Welcome to Ballston Spa’s history page. Whether curiosity, or pure chance brought you here, may you leave with a greater appreciation of whichever we call ourselves: “A Strolling Village” or “A Village of Friends.” It seems both descriptions are apt and used interchangeably by residents.
When the village’s name is spoken, most people unfamiliar with the place hear, “Boston Spa.” That’s a town between Leeds and York in England. The village was christened by the state legislature by an act of incorporation on March 21, 1807. Prior to that event it was called variously, “Ballston Springs,” “Bath,” “Spa” (sometimes written, “Spaw”), or “Town of Spa or Bath.” It hardly ever was called, “Ballston Spa.”
The local area had been named “Ball’s Town” or “Ballston” after the Rev. Eliphalet Ball. A Presbyterian minister of Bedford, NY, Ball somehow was contracted to find buyers for the portion of the Kayaderosseras Patent that had been set aside to pay administrative and surveying costs. Presumably, the commissioners of the patent referred to the area Ball was commissioned to liquidate as “Ball’s." It was a fortuitous opportunity, as the Reverend’s congregation had split, and he and his followers had to find a new place to live. They created a settlement west of Ballston Lake, which they shared with newcomers, and the name, “Ball’s Town,” stuck. This all happened a couple years before the Revolutionary War.
The second word, “Spa,” was apt in 1807. A spa is more than a spring. It is a place with all the amenities of comfort, leisure, and entertainment which amuse those who ostensibly come for the invigorating mineral waters. For the next eight or ten years, Ballston Spa was one of the premier watering places in the country. It had hotels and boarding houses, billiard rooms, dances, masquerades, card games, theater, music, and, of course, hot and cold mineral baths.
Visitors following signs to the “History Museum” will encounter “Brookside” home of the Saratoga County Historical Society and one of the two Ballston Spa Hotels built in 1792. The other hotel, “McMaster House” was situated across the stream from Brookside partially in what is now Front Street. It burned in the mid-nineteenth century, and it took about ten years for the village to remove the charred remains and open Front Street as it appears today.
Within sight of “Brookside” is an eight-sided pavilion called, “The Old Iron Spring.” Despite its name, the spring is not all that old. It was drilled in 1874. But local lore insists that when it was drilled, the original nearby natural spring ceased running, therefore the newly drilled well tapped the waters of the “Old Iron Railing Spring,” and the new well could still be called, “The Old Iron Spring.” The railing no longer being needed. Mineral water continues to flow and may be freely drunk. Enjoyment of the water is an acquired taste.
A little further east on Front Street, railroad abutments can be seen.
(A pause is necessary to explain the name Front Street. The street was so labeled on the earliest (1793) subdivision map of the springs, because the owner, who was speculating to sell lots, wanted to impress buyers with a street that terminated at a waterfront.)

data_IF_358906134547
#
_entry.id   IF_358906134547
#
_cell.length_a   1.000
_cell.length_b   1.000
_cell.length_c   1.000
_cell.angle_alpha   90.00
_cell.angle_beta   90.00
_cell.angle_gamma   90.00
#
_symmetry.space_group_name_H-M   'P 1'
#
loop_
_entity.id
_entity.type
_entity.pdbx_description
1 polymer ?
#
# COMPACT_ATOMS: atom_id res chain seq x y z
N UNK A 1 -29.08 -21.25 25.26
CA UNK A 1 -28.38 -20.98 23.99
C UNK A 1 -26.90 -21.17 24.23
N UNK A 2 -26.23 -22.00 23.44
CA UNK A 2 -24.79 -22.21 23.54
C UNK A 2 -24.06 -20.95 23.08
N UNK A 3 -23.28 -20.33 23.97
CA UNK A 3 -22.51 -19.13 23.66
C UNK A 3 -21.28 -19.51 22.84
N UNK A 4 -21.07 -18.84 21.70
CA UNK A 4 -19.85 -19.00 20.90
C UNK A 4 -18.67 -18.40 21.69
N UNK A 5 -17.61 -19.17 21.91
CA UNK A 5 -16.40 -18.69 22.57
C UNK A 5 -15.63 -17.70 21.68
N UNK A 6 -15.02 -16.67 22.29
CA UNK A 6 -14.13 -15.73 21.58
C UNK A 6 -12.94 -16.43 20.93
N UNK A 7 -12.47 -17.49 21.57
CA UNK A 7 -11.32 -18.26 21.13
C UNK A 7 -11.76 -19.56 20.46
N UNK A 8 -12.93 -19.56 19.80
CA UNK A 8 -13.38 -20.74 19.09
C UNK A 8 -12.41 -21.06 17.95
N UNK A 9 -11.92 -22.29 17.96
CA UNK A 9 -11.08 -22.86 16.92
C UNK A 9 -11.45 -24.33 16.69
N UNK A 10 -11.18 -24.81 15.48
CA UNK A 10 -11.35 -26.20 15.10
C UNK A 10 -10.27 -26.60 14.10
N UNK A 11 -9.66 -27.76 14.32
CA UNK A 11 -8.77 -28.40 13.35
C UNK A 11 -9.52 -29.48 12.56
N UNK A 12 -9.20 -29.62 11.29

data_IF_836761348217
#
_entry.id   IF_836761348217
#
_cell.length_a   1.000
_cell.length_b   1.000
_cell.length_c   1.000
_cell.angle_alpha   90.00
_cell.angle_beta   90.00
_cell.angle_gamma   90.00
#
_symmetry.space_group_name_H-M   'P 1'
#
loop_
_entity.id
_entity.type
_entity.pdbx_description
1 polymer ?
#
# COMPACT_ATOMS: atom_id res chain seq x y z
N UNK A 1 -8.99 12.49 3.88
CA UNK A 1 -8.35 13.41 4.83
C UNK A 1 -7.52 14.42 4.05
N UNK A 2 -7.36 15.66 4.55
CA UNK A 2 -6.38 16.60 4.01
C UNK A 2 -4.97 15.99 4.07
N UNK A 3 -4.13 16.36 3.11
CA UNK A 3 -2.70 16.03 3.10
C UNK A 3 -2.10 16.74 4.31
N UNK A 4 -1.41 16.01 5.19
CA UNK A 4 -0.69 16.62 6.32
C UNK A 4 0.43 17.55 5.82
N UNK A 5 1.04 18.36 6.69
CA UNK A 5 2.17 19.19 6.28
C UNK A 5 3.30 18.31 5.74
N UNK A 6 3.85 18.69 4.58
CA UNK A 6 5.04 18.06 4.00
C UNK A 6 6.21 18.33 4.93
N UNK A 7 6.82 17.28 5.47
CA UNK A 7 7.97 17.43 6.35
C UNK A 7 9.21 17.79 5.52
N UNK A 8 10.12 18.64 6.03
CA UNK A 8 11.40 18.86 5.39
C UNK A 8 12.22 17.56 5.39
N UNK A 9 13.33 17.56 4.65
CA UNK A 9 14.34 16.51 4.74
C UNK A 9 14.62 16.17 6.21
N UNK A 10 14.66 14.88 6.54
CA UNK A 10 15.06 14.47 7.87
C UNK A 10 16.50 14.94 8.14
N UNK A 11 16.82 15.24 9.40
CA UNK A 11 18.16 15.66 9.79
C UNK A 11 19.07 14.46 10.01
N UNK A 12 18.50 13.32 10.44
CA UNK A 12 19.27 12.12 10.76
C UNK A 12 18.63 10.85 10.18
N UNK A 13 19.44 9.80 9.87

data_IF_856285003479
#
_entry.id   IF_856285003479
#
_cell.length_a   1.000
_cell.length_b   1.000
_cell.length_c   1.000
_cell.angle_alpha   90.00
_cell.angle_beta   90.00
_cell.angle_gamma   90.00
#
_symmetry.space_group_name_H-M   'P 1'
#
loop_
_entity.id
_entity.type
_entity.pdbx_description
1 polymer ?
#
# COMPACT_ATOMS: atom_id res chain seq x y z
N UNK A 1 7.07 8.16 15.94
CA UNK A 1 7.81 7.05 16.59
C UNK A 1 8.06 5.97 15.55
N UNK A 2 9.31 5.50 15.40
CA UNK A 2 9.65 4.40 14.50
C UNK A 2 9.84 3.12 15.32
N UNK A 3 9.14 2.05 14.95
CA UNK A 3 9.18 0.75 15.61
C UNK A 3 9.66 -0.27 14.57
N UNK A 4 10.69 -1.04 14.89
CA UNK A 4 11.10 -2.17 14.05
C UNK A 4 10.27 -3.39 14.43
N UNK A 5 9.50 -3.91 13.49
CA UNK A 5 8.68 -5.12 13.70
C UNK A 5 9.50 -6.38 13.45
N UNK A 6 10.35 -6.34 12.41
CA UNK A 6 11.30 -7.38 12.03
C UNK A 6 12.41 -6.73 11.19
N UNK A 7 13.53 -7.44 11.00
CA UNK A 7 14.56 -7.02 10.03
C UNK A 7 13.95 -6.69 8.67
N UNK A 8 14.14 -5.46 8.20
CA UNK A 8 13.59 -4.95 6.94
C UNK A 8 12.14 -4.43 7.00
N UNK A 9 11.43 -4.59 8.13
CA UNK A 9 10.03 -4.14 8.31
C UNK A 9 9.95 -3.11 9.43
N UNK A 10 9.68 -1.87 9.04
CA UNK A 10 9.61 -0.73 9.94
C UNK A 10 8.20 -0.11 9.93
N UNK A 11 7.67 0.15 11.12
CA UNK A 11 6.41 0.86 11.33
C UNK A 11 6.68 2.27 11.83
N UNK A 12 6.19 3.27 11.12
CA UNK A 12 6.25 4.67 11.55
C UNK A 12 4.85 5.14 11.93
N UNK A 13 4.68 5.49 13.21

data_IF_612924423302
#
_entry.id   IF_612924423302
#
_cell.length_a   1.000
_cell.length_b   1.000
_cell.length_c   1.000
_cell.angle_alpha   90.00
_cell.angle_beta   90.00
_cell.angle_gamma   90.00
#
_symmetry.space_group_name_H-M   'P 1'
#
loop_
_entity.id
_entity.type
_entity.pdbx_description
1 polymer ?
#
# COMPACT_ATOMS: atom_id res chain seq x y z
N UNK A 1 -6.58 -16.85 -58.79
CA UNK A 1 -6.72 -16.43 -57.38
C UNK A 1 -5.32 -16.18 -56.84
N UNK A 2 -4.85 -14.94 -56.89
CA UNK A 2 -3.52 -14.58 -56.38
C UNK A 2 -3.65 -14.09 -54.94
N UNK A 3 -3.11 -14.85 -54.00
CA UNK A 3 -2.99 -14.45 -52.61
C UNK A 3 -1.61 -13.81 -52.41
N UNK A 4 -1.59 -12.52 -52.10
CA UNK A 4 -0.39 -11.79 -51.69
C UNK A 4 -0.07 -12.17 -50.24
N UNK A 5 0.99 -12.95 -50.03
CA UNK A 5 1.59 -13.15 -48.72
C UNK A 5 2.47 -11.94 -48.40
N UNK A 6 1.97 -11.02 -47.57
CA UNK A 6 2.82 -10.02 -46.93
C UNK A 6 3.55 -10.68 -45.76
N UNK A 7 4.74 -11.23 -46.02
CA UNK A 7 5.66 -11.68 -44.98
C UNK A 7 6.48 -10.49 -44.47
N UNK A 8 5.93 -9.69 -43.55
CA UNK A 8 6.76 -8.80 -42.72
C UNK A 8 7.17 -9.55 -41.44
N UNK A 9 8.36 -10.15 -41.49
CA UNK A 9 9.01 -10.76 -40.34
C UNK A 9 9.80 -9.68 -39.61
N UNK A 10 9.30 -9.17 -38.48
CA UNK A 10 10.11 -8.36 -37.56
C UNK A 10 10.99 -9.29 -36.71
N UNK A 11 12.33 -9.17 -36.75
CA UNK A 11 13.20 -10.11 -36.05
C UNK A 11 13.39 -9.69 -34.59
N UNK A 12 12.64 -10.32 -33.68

Most of the stonework of the embankment was done in the 1880s when the tracks were expanded. However, on the south side, a different set of stonework is visible. It is very likely that part of the abutment is the earliest piece of railroad engineering extent in the state. New York’s first railroad went from Albany to Schenectady along the pine plains. The second railroad went from Schenectady to Saratoga Springs, through Ballston Spa in 1831.
The art nouveau clock of the Ballston Spa National Bank stands in front of the building the bank purchased when it was organized in 1838. If anyone knows of another banking building that has been in continuous use longer, send a note to our village office. By the late 1830s, Ballston Spa had shed its image as a resort and began its second life as a mill town. Traveling to Waterford or Albany for banking was too inconvenient.
Entrepreneurs quickly realized Ballston Spa had something unique. The principal stream running through it, the Kayaderosseras Creek, had very high banks. Dams could hold back enough water to ensure almost year-round operation, for a series of mills winding up the creek several miles above Ballston Spa. The railroad could bring in raw material and ship out finished product. Prior to the Civil War, the material was cotton. Several Ballston Spa families became very wealthy as bankers in New Orleans.
The creek made two other fortunes. Isaiah Blood established an axe and sharp edged tool factory, which supplied the Union Army and continued for another 30 years after his death in 1870. An Englishman from Devon, George West, began making paper upstream in Rock City Falls. Local lore credits his business with developing the square bottom paper bag during the Civil War to take the place of cotton sacks. West constructed the Victorian Factory buildings on Rte. 50 by the creek.
Both operations, as well as the third major industry in Ballston Spa, a tannery, were active in the formation of Trusts, which Teddy Roosevelt made a name for himself by busting.